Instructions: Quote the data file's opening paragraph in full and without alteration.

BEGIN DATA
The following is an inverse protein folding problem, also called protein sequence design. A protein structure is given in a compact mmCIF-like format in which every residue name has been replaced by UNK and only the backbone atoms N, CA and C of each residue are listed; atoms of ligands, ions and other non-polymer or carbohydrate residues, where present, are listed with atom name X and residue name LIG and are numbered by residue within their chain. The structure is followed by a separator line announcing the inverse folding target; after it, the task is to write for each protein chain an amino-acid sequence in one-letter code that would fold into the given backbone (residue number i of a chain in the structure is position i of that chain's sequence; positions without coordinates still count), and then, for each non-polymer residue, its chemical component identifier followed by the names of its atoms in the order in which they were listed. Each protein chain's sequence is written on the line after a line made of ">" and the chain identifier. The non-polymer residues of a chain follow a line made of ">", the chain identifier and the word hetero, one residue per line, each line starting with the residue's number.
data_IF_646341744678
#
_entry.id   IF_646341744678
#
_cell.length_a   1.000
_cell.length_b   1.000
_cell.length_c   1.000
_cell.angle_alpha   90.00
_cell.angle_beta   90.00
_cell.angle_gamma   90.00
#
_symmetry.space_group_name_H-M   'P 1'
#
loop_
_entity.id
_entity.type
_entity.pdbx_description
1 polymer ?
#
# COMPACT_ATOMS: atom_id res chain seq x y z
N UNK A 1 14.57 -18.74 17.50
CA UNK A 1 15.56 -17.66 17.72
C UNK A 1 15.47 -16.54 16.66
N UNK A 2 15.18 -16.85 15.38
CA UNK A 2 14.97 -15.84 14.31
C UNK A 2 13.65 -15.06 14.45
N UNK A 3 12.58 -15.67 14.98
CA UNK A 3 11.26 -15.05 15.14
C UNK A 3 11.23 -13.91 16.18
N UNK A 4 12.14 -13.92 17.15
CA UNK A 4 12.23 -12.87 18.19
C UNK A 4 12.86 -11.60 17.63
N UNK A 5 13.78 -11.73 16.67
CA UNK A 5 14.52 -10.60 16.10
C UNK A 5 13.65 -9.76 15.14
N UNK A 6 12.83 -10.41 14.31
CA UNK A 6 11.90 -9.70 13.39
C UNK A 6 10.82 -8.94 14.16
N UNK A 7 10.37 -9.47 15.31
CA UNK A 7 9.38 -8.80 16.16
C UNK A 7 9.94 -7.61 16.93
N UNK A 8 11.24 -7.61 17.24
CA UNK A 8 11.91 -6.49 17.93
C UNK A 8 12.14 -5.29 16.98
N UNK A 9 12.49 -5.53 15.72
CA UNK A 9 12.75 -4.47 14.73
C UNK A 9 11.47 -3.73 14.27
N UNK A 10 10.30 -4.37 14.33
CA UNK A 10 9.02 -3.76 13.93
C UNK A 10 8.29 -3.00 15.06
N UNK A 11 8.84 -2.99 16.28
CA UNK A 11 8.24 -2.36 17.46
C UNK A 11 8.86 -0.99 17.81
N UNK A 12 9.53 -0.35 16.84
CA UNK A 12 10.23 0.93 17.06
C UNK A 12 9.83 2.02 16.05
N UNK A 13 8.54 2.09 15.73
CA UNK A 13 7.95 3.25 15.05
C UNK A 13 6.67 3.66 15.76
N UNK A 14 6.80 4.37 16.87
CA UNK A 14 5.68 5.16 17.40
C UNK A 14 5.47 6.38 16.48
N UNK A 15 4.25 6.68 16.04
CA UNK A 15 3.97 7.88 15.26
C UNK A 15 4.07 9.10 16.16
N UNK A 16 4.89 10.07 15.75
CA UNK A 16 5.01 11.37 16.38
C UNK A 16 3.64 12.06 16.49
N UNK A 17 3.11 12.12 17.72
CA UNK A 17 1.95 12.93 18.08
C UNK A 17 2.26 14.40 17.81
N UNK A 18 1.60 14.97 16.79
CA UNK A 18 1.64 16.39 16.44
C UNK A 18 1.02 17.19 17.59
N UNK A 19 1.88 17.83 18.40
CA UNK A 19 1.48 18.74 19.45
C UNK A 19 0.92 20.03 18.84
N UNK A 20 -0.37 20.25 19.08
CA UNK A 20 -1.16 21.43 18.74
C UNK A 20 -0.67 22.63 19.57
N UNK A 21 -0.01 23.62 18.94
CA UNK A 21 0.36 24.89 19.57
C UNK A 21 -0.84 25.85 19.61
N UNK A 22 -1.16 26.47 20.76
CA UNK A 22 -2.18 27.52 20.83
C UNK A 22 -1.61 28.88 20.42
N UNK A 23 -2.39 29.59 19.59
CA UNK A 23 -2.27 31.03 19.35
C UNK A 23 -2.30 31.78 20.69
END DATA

The following is an inverse protein folding problem, also called protein sequence design. A protein structure is given in a compact mmCIF-like format in which every residue name has been replaced by UNK and only the backbone atoms N, CA and C of each residue are listed; atoms of ligands, ions and other non-polymer or carbohydrate residues, where present, are listed with atom name X and residue name LIG and are numbered by residue within their chain. The structure is followed by a separator line announcing the inverse folding target; after it, the task is to write for each protein chain an amino-acid sequence in one-letter code that would fold into the given backbone (residue number i of a chain in the structure is position i of that chain's sequence; positions without coordinates still count), and then, for each non-polymer residue, its chemical component identifier followed by the names of its atoms in the order in which they were listed. Each protein chain's sequence is written on the line after a line made of ">" and the chain identifier. The non-polymer residues of a chain follow a line made of ">", the chain identifier and the word hetero, one residue per line, each line starting with the residue's number.